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The molecular circadian clock within the suprachiasmatic nuclei beats throughout each day employing 9 core clock genes, arranged in interacting negative and positive auto-regulatory feedback loops, whose circuit measures out daily time. This clock receives environmental light information through the eyes and disburses timing cues throughout the body by way of the autonomic nervous system, hormone production and release, and timing daily behavior such as sleep and activity. These same core clock genes beat similarly within peripheral tissues coordinating cell, tissue and organ functions within the day through tissue specific, circadian timed expression of clock-controlled genes. We have shown that these circadian clocks beat within cancer cells coordinating tumor growth, DNA synthesis and cell division throughout the day, along with the circadian susceptibility to anticancer agents targeting these processes. Per2 is a core circadian clock gene in the positive loop, a proposed tumor suppressor gene. A functionless Per2 mutation is associated with deregulated clock gene and c-myc over-expression, defective apoptosis pathways and increased cancer risk. Because we are interested in the balance between the host and cancer, we studied the growth of two apparently Per2 replete transplantable cancers (colon 38 and Lewis lung) in wild type C57BL/6 mice and in Per2m/m mutant mice on the same genetic background. Male or female wild type or Per2m/m mutant mice housed on 12 hr light:12hr dark regimen, either 1 per cage with access to a running wheel or four per cage without a running wheel, were injected subcutaneously with tumor cell fragments (colon 38) or tumor cells (low metastatic Lewis lung cell line). Tumors were measured twice each day at the beginning of daily sleep and activity over several weeks. Both subcutaneous colon 38 tumors and Lewis lung tumors in Per2m/m mutant mice grew at half the rate of those in wild type mice regardless of their sex, age, or housing condition (p<0.001). The Per2 gene of the host, either through its clock functions or other molecular function, slows subcutaneous tumor growth in two different transplanted tumors. This demonstrates the essential cooperativity between the host and tumor, and that the host Per2 clock gene is relevant to the host-cancer balance. Modulation of the circadian clock governing cancer cell proliferation presents a novel therapeutic and preventive strategy.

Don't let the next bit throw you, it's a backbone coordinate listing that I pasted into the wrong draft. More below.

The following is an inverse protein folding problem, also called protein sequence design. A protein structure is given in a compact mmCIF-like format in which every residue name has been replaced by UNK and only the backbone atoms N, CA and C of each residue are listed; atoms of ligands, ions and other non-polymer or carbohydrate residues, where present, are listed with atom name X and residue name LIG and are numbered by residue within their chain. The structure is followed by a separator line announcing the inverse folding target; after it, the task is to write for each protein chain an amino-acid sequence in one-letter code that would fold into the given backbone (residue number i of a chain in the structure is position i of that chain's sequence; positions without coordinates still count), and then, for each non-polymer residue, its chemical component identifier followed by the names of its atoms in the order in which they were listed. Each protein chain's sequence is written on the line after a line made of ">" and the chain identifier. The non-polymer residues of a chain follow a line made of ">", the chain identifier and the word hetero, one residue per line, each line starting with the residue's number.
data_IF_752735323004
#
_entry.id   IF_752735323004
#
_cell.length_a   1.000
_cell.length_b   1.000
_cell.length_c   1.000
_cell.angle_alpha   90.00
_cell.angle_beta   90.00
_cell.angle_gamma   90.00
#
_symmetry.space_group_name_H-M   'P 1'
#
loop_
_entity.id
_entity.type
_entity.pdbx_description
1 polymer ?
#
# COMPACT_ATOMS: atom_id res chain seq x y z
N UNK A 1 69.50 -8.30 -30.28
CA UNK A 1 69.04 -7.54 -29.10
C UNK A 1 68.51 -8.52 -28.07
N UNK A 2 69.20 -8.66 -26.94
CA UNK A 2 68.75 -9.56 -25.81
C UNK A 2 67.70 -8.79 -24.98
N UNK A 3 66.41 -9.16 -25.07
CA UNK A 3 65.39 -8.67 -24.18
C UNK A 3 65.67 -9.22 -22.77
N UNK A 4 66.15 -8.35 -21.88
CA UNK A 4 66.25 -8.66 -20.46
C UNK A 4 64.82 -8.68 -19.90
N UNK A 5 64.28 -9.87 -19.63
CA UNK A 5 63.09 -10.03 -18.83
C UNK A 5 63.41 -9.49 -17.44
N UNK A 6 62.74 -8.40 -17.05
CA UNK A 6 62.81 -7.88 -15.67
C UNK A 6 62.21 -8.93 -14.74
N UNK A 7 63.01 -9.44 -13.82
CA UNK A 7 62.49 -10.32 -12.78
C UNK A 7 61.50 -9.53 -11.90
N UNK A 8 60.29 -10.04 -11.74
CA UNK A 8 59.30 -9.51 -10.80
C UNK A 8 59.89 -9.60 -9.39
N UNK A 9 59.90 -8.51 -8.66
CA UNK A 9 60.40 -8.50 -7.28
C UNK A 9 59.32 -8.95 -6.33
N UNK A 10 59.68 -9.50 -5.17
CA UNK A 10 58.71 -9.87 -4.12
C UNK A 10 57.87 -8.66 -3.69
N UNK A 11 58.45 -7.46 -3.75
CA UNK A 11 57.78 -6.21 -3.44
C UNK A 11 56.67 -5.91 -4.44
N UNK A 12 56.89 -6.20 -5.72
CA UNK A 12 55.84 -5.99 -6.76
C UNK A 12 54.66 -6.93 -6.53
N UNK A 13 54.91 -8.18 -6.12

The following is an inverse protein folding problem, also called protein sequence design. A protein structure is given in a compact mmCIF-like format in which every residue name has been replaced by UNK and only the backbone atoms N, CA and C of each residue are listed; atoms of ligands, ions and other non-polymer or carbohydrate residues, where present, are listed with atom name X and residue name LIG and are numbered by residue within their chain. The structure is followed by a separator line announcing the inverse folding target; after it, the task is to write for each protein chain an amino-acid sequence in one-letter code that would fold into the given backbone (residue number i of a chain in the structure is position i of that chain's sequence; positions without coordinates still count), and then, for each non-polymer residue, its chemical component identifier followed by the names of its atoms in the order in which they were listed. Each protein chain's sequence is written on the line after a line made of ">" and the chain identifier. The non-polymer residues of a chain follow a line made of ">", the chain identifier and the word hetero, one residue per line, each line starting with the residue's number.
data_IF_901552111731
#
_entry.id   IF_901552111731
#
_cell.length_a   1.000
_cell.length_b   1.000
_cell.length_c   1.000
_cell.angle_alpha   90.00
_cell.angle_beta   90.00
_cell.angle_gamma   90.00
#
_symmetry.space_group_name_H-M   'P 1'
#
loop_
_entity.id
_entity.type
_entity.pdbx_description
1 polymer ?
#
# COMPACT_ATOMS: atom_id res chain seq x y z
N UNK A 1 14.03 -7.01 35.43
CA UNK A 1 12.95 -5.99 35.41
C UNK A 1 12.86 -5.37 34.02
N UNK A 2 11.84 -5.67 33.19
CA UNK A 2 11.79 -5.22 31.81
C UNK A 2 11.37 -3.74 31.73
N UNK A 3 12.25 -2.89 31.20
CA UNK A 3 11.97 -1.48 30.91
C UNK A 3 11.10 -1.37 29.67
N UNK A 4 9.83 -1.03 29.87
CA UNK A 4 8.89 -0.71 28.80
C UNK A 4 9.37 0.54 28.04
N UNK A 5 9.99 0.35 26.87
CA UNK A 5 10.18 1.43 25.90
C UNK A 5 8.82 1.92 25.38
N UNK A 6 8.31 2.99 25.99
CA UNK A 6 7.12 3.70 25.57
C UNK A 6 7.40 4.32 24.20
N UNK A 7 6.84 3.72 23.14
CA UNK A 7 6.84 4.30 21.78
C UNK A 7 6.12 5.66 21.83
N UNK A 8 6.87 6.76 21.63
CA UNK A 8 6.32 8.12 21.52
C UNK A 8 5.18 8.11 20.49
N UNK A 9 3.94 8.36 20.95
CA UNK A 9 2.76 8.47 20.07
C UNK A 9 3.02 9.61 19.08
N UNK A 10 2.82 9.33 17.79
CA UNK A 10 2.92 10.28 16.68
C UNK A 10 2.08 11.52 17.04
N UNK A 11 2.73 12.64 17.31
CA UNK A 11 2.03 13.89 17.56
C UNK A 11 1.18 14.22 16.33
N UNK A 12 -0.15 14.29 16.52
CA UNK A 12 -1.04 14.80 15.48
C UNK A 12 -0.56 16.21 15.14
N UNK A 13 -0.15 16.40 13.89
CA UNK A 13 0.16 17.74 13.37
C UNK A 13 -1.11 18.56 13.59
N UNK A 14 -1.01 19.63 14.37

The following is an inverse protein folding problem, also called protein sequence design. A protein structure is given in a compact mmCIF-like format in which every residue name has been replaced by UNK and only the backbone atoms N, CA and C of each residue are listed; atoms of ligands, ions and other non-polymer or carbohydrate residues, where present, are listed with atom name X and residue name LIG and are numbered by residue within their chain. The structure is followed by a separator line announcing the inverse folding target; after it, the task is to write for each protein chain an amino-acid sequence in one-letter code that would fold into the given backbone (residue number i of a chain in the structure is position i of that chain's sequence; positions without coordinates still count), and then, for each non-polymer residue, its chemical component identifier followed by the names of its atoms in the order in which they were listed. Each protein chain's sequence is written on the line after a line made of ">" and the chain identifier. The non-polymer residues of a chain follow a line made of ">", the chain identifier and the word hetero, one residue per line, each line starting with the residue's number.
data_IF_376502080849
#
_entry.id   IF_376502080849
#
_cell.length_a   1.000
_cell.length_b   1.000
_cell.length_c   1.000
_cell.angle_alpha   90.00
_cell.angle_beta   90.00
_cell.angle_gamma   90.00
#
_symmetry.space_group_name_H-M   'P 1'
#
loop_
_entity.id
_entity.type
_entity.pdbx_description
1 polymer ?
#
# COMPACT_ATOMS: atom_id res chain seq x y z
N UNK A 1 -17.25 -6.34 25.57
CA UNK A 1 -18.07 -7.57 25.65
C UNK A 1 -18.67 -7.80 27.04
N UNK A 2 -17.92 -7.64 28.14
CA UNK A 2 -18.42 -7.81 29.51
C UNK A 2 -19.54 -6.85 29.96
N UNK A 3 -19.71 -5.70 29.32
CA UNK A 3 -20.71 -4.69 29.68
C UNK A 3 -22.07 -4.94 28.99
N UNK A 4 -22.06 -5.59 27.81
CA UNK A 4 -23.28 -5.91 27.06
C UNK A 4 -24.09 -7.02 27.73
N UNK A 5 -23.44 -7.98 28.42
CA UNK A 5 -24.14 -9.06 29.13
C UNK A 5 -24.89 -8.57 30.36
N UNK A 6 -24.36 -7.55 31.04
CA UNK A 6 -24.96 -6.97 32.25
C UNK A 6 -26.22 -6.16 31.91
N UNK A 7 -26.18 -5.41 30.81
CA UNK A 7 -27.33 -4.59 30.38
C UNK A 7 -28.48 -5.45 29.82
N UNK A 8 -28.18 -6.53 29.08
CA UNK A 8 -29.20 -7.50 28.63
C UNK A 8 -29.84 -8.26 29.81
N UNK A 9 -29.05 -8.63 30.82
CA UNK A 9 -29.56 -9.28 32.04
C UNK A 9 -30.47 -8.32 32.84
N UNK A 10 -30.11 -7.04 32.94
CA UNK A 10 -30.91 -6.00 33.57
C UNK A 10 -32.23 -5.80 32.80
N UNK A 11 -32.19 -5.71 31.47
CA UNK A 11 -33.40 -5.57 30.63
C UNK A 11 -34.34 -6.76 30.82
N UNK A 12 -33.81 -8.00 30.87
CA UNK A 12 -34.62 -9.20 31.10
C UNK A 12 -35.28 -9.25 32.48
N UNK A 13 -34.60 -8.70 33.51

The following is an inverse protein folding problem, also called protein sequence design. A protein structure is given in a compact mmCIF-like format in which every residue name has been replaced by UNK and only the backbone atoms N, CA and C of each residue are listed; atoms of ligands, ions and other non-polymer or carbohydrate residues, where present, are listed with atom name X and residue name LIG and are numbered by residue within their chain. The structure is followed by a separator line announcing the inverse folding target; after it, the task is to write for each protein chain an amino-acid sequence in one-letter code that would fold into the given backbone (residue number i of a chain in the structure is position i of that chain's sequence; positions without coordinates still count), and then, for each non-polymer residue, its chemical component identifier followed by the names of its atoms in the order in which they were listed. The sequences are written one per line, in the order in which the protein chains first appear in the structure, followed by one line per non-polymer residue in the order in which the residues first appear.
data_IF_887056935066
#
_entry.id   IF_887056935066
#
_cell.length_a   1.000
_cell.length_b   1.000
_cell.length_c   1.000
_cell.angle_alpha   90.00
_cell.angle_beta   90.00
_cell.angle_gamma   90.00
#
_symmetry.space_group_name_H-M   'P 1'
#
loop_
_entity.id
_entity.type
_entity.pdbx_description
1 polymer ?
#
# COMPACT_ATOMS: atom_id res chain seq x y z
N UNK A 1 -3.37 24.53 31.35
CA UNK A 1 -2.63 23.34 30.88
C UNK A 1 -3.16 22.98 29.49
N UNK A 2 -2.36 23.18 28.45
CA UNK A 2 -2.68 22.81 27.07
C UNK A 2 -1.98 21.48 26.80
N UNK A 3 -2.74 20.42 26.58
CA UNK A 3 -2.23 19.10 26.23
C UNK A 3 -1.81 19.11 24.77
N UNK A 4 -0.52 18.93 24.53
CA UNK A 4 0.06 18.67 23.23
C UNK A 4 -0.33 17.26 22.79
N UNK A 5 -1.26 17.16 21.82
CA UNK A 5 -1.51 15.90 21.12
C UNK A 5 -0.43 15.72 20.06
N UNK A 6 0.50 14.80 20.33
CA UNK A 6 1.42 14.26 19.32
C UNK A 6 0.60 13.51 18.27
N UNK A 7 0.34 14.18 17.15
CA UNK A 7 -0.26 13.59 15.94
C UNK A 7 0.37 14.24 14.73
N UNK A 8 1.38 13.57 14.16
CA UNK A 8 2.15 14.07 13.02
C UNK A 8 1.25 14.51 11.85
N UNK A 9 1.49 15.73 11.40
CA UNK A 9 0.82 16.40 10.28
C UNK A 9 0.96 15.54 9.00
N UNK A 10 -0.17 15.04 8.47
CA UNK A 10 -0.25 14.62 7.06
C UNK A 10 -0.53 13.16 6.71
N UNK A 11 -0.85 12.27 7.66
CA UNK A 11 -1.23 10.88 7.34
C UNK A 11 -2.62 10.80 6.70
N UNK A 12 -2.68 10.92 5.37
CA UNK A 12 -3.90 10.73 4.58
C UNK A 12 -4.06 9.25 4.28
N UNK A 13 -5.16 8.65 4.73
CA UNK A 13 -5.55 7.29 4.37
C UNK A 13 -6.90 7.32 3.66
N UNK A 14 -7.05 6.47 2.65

[Proc Amer Assoc Cancer Res, Volume 47, 2006]